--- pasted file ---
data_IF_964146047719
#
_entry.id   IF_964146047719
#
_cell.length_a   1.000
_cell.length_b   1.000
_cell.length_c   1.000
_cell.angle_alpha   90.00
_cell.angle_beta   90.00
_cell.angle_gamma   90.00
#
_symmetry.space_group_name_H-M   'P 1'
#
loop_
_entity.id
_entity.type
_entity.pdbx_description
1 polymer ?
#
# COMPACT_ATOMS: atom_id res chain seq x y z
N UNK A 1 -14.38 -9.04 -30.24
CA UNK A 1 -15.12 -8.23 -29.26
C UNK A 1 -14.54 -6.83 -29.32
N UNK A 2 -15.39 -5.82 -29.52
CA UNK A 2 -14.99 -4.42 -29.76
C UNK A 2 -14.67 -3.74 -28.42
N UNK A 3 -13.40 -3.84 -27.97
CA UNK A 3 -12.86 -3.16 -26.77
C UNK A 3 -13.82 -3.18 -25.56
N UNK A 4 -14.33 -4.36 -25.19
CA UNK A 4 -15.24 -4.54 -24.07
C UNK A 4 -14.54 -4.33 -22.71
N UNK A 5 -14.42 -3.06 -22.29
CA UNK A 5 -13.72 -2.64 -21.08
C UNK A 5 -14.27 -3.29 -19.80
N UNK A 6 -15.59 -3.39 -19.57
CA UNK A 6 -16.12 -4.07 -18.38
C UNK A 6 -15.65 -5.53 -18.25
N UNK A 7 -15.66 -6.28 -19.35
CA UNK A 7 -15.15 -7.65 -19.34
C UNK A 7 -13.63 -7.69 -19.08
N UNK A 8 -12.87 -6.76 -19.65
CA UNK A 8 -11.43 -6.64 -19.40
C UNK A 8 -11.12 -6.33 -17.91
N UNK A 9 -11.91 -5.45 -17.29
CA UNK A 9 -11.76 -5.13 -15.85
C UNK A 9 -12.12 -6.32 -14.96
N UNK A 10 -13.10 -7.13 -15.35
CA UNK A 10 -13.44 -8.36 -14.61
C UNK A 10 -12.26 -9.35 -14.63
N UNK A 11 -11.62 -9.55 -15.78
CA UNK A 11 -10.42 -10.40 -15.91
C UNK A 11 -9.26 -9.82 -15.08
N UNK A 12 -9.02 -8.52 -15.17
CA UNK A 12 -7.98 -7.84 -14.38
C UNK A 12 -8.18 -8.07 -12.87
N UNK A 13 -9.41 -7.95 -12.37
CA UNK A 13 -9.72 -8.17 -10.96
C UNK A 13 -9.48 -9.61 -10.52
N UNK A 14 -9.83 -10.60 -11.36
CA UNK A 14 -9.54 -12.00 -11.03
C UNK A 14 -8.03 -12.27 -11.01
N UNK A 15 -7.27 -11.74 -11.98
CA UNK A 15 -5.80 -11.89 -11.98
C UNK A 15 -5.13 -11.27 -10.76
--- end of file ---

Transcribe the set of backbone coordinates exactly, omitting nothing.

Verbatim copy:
data_IF_964146047719
#
_entry.id   IF_964146047719
#
_cell.length_a   1.000
_cell.length_b   1.000
_cell.length_c   1.000
_cell.angle_alpha   90.00
_cell.angle_beta   90.00
_cell.angle_gamma   90.00
#
_symmetry.space_group_name_H-M   'P 1'
#
loop_
_entity.id
_entity.type
_entity.pdbx_description
1 polymer ?
#
# COMPACT_ATOMS: atom_id res chain seq x y z
N UNK A 1 -14.38 -9.04 -30.24
CA UNK A 1 -15.12 -8.23 -29.26
C UNK A 1 -14.54 -6.83 -29.32
N UNK A 2 -15.39 -5.82 -29.52
CA UNK A 2 -14.99 -4.42 -29.76
C UNK A 2 -14.67 -3.74 -28.42
N UNK A 3 -13.40 -3.84 -27.97
CA UNK A 3 -12.86 -3.16 -26.77
C UNK A 3 -13.82 -3.18 -25.56
N UNK A 4 -14.33 -4.36 -25.19
CA UNK A 4 -15.24 -4.54 -24.07
C UNK A 4 -14.54 -4.33 -22.71
N UNK A 5 -14.42 -3.06 -22.29
CA UNK A 5 -13.72 -2.64 -21.08
C UNK A 5 -14.27 -3.29 -19.80
N UNK A 6 -15.59 -3.39 -19.57
CA UNK A 6 -16.12 -4.07 -18.38
C UNK A 6 -15.65 -5.53 -18.25
N UNK A 7 -15.66 -6.28 -19.35
CA UNK A 7 -15.15 -7.65 -19.34
C UNK A 7 -13.63 -7.69 -19.08
N UNK A 8 -12.87 -6.76 -19.65
CA UNK A 8 -11.43 -6.64 -19.40
C UNK A 8 -11.12 -6.33 -17.91
N UNK A 9 -11.91 -5.45 -17.29
CA UNK A 9 -11.76 -5.13 -15.85
C UNK A 9 -12.12 -6.32 -14.96
N UNK A 10 -13.10 -7.13 -15.35
CA UNK A 10 -13.44 -8.36 -14.61
C UNK A 10 -12.26 -9.35 -14.63
N UNK A 11 -11.62 -9.55 -15.78
CA UNK A 11 -10.42 -10.40 -15.91
C UNK A 11 -9.26 -9.82 -15.08
N UNK A 12 -9.02 -8.52 -15.17
CA UNK A 12 -7.98 -7.84 -14.38
C UNK A 12 -8.18 -8.07 -12.87
N UNK A 13 -9.41 -7.95 -12.37
CA UNK A 13 -9.72 -8.17 -10.96
C UNK A 13 -9.48 -9.61 -10.52
N UNK A 14 -9.83 -10.60 -11.36
CA UNK A 14 -9.54 -12.00 -11.03
C UNK A 14 -8.03 -12.27 -11.01
N UNK A 15 -7.27 -11.74 -11.98
CA UNK A 15 -5.80 -11.89 -11.98
C UNK A 15 -5.13 -11.27 -10.76